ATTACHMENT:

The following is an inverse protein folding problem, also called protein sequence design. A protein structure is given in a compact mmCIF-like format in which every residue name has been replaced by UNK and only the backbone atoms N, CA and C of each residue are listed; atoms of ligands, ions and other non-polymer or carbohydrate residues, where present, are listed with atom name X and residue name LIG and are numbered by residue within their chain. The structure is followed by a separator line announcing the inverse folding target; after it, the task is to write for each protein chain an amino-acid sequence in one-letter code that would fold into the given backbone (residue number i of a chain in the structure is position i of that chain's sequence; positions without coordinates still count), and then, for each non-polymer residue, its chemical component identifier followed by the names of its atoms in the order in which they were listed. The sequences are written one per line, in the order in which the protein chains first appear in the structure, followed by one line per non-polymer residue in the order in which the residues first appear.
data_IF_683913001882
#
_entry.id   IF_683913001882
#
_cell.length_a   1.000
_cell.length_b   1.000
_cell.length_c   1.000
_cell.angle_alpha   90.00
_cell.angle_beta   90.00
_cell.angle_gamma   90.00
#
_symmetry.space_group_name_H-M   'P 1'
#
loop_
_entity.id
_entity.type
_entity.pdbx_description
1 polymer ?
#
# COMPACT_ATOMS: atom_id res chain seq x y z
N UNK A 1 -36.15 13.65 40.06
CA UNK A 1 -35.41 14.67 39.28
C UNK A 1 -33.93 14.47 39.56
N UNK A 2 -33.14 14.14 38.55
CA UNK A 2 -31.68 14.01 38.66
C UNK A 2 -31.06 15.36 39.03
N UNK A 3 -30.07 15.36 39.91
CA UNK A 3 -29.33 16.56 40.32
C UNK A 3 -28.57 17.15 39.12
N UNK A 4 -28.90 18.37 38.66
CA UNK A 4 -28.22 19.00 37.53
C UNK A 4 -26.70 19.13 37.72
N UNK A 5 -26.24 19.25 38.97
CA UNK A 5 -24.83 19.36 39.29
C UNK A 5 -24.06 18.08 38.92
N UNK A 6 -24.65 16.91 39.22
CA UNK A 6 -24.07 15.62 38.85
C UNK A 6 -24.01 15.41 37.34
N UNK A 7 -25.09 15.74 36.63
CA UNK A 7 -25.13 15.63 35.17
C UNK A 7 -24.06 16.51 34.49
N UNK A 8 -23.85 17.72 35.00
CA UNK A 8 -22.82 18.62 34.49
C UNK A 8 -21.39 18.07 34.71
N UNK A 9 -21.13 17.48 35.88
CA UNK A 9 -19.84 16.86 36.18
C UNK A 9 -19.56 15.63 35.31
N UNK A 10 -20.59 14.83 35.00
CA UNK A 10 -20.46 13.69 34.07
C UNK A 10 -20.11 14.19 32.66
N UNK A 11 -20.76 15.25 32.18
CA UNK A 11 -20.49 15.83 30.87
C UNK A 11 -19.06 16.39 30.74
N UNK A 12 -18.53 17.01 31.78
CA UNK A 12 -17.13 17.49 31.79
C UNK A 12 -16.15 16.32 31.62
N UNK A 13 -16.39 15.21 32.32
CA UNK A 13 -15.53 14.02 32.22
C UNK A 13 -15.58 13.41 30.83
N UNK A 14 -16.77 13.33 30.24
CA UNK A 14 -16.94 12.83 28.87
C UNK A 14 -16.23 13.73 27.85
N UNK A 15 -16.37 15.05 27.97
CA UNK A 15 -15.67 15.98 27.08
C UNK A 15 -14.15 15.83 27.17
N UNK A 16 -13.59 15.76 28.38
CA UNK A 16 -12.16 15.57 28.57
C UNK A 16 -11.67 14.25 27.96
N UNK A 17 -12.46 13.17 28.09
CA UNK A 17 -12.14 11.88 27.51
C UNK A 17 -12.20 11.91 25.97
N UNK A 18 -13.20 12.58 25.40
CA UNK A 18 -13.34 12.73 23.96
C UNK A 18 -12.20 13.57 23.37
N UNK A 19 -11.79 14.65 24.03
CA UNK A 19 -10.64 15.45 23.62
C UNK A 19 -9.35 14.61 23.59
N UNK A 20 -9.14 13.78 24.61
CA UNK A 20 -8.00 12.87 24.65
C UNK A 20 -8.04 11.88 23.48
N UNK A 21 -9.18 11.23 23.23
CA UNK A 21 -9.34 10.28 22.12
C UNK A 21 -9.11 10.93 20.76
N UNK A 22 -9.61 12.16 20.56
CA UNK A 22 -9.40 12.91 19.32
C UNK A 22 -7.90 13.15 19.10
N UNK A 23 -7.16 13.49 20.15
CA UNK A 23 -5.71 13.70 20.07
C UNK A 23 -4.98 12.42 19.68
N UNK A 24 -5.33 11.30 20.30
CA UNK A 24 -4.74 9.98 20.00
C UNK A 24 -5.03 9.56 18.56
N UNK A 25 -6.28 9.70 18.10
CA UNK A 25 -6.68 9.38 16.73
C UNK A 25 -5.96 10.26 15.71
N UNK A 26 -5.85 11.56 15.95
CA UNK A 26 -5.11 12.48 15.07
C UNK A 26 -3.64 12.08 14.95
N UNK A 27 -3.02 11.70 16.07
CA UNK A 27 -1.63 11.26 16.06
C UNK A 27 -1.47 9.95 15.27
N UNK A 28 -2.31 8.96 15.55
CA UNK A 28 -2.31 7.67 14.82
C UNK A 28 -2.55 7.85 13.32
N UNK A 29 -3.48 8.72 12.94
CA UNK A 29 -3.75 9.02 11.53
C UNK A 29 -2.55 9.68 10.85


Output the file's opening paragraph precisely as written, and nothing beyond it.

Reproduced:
The following is an inverse protein folding problem, also called protein sequence design. A protein structure is given in a compact mmCIF-like format in which every residue name has been replaced by UNK and only the backbone atoms N, CA and C of each residue are listed; atoms of ligands, ions and other non-polymer or carbohydrate residues, where present, are listed with atom name X and residue name LIG and are numbered by residue within their chain. The structure is followed by a separator line announcing the inverse folding target; after it, the task is to write for each protein chain an amino-acid sequence in one-letter code that would fold into the given backbone (residue number i of a chain in the structure is position i of that chain's sequence; positions without coordinates still count), and then, for each non-polymer residue, its chemical component identifier followed by the names of its atoms in the order in which they were listed. The sequences are written one per line, in the order in which the protein chains first appear in the structure, followed by one line per non-polymer residue in the order in which the residues first appear.